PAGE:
By Chaim Even-Zohar and Pranay Narvekar
Last year the diamond pipeline pretty well succeeded in Faking the Diamond Dream. Some of the largest companies discovered that defaulting on debts of hundreds of millions of dollars had become the new source of value. Lenders tried to recover lost value by suing clients - some of whom responded in kind. Court appointed forensic investigators revealed the myriad of fake corporate conduits established to facilitate carefully premeditated roundtripping, money laundering, banking and trading frauds, and schemes to syphon (other people's) money out of the diamond pipeline.
Banks en masse were recusing themselves from future participation in the diamond pipeline. Selling undisclosed synthetic diamonds, especially in smaller goods, continues to remain the new source of value for some. This was the year in which De Beers betrayed its own slogans and revealed its ambitions to become a huge lab-grown gem diamond supplier, undercutting competitor pricing well before it sold its very first Lightbox stone. For the squeezed mid-stream of the diamond pipeline to succeed, it needed to fake the diamond dream. Or else.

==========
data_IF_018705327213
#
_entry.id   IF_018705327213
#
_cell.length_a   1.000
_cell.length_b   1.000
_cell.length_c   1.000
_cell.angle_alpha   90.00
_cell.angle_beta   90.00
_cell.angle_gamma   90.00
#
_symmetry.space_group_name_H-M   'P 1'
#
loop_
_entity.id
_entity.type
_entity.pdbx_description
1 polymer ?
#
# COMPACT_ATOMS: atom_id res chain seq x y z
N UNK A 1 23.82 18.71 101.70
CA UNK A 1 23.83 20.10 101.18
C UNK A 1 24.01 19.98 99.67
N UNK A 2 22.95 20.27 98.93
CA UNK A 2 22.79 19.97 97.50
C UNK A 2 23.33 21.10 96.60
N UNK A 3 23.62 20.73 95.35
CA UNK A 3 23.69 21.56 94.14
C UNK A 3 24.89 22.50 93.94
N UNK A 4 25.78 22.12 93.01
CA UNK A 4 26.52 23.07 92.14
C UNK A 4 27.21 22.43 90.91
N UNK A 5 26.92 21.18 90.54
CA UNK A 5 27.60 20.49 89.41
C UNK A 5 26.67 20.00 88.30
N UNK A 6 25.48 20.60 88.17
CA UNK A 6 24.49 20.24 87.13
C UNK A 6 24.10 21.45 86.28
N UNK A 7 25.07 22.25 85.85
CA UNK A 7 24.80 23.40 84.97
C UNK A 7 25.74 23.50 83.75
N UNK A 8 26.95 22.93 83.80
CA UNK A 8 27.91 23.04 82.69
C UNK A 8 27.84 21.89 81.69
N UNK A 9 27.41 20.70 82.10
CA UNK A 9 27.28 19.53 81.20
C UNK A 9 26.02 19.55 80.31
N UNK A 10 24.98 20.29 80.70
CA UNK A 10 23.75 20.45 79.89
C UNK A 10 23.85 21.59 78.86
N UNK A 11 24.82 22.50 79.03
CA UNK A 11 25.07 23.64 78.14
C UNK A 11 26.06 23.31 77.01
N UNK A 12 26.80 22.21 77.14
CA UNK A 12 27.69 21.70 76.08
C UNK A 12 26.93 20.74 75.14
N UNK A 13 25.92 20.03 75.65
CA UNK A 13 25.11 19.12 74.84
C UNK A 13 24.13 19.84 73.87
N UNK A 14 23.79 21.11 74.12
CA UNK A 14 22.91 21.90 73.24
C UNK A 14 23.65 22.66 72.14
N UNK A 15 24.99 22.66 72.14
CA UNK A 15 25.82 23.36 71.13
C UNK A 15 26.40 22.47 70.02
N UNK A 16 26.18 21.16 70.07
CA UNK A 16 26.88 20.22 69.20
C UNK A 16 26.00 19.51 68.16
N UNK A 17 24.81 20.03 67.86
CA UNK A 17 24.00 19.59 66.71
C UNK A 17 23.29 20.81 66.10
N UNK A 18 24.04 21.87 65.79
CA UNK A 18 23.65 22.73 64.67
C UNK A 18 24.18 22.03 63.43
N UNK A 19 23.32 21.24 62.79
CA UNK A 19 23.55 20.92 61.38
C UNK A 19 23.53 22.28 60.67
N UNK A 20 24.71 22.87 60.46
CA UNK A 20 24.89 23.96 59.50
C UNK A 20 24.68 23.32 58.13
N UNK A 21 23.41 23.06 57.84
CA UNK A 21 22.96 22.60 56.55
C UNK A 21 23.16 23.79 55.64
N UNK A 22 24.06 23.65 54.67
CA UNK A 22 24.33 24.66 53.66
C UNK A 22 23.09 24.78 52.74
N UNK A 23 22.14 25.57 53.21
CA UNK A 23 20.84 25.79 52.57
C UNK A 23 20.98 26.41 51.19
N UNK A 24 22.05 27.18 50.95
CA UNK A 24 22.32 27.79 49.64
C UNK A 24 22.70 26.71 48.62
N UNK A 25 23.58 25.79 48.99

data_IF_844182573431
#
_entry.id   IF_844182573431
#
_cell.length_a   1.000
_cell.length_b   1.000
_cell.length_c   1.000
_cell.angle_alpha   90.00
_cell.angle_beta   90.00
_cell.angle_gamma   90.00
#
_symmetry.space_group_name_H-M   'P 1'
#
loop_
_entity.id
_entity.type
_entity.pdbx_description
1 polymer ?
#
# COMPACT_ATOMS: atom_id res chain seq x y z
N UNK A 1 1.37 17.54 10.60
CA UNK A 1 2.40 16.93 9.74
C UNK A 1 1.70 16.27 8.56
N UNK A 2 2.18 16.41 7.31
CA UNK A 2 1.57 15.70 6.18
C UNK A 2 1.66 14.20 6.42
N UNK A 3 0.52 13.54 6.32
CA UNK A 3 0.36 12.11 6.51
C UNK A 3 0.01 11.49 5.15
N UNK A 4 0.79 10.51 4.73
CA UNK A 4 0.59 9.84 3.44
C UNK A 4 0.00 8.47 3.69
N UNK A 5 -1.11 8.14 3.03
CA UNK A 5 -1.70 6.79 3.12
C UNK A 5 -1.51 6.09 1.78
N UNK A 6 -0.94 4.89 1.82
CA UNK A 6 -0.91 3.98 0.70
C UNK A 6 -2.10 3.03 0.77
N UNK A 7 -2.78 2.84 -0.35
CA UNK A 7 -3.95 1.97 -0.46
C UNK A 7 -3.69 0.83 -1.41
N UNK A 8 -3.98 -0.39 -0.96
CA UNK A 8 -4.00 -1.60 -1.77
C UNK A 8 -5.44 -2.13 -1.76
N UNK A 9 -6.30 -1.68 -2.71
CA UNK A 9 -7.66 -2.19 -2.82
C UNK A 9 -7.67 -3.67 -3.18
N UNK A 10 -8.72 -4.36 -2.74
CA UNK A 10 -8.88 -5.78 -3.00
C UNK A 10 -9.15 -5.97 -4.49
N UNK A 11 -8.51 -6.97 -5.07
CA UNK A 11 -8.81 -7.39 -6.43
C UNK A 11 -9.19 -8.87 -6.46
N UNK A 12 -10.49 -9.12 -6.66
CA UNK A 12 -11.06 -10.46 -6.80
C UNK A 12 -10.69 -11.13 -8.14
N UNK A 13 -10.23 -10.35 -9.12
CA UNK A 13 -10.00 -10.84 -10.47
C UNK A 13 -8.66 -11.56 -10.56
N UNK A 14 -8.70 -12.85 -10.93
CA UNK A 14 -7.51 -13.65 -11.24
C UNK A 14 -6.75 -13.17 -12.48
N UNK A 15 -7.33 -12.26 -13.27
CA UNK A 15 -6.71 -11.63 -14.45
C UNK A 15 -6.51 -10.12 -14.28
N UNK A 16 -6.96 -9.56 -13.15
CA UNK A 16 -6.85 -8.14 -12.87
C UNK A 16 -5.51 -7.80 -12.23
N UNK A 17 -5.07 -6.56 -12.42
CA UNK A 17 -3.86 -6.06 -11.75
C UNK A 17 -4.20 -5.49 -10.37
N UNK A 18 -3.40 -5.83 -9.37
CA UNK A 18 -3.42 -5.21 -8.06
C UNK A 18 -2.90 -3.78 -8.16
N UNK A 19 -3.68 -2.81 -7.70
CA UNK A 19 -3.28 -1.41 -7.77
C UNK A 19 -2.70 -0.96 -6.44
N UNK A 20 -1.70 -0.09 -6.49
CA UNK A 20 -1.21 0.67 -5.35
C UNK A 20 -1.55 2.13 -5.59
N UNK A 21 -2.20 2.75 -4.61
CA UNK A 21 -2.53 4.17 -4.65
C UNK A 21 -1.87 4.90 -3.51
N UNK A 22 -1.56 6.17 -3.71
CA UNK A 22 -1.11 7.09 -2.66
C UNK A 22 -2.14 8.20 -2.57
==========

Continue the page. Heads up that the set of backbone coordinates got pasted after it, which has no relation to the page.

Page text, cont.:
Or else - what? Some exasperated players came to believe that if you are a decent, honest, hardworking player, fully respecting all the treasured ethical, moral and legal norms, when you take pride in honoring commitments to fellow players, clients, suppliers, banks, etc. - then you most likely did not make money and were eroding your equity. Planning one's exit out of the business or "compromise" (and criminalize yourself) by joining the Diamond Dream Fakers too often seem the more viable option.
Losing the Illusion?
When Bruce Cleaver took the helm of De Beers just two years earlier, in his inaugural statement...